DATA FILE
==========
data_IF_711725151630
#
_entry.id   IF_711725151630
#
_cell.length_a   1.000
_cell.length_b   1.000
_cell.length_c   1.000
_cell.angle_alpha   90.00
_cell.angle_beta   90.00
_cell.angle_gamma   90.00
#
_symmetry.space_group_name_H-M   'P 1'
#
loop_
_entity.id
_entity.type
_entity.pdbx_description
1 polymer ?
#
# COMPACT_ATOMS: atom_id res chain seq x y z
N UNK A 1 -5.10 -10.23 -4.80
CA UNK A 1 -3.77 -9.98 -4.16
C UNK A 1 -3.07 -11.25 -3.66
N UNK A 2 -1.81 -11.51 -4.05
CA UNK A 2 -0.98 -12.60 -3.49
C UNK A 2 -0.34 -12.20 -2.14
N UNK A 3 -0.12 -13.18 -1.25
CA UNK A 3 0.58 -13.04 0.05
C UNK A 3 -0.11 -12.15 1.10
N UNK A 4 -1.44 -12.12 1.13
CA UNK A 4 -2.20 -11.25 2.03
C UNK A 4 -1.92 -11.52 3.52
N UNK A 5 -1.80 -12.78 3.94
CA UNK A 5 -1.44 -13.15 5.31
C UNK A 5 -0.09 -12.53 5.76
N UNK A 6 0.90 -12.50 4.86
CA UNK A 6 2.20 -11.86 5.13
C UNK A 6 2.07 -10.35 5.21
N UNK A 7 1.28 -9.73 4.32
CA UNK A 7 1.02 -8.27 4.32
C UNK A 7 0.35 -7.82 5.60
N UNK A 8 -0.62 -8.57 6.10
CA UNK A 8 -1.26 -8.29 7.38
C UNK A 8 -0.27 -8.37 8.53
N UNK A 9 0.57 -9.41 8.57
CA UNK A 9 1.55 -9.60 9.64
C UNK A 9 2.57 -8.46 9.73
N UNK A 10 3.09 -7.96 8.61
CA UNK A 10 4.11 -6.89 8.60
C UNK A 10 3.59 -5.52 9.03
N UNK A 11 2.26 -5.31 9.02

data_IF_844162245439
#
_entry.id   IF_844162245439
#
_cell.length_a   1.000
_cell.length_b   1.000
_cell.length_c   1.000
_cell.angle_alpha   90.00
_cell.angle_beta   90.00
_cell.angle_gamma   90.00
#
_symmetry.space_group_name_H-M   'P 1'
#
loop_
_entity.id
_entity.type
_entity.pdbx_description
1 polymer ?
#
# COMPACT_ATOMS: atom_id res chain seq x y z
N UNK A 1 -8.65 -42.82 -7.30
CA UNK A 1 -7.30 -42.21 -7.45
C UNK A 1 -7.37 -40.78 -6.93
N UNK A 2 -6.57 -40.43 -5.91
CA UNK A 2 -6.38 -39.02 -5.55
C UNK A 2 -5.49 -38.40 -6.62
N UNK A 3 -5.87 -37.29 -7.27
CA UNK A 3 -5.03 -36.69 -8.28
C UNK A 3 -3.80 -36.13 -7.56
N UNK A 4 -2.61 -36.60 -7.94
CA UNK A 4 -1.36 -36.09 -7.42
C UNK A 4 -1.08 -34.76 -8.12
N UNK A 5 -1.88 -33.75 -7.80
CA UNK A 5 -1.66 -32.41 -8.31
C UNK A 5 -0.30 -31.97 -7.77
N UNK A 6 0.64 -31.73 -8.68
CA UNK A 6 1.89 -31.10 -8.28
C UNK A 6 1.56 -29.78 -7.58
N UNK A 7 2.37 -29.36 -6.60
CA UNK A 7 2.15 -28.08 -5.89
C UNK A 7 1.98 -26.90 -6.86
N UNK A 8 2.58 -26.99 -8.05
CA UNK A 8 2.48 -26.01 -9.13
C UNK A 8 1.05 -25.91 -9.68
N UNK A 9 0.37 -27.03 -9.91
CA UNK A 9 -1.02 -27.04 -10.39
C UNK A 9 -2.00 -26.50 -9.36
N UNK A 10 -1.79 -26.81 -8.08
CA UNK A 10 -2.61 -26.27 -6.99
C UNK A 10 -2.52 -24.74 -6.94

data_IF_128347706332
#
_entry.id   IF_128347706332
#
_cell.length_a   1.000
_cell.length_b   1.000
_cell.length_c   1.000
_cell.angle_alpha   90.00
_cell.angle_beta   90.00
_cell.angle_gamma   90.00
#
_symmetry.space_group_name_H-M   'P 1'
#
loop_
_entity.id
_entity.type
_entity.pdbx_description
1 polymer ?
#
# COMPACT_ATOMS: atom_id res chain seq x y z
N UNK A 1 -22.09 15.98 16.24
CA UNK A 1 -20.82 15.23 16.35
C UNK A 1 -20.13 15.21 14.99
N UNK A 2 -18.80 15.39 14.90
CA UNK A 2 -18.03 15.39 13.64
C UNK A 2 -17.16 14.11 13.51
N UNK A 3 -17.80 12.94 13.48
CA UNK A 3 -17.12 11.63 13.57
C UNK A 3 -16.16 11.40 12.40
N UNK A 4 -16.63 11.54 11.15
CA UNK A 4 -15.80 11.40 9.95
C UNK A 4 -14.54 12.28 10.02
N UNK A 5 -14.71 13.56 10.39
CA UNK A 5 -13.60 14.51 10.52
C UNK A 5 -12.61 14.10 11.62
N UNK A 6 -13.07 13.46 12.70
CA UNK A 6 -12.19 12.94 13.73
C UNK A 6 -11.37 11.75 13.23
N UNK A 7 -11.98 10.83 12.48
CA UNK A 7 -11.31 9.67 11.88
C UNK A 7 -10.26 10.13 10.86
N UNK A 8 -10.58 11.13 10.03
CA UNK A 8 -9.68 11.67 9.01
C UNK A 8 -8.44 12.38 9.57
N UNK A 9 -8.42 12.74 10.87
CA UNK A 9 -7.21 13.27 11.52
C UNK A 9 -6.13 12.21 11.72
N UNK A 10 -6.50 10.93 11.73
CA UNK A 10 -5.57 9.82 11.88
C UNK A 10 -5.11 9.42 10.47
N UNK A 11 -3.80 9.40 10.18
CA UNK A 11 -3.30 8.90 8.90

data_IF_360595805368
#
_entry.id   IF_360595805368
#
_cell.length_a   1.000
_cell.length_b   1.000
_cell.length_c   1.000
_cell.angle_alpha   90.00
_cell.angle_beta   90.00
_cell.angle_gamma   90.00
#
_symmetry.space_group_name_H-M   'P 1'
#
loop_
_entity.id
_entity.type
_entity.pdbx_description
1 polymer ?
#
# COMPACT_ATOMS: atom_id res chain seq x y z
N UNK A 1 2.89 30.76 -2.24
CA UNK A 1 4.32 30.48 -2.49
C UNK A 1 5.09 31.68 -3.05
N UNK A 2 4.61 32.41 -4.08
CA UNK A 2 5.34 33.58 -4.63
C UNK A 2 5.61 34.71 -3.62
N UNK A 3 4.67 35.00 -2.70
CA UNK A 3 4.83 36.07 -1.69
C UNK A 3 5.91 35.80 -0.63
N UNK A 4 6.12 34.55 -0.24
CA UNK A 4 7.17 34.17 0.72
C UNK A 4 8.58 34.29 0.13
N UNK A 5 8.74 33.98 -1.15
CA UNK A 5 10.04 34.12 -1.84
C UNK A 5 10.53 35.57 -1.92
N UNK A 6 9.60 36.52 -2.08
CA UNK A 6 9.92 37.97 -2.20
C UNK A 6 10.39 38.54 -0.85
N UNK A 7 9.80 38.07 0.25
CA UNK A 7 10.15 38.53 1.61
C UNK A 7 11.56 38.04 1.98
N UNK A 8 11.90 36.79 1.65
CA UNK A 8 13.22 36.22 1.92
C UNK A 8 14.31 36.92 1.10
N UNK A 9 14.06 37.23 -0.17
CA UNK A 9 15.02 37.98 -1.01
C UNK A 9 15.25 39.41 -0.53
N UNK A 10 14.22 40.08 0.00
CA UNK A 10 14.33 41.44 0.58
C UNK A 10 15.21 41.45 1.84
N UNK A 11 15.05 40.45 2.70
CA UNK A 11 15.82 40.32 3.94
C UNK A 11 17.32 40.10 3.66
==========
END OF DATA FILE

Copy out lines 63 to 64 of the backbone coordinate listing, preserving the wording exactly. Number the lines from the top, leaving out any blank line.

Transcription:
_symmetry.space_group_name_H-M   'P 1'
#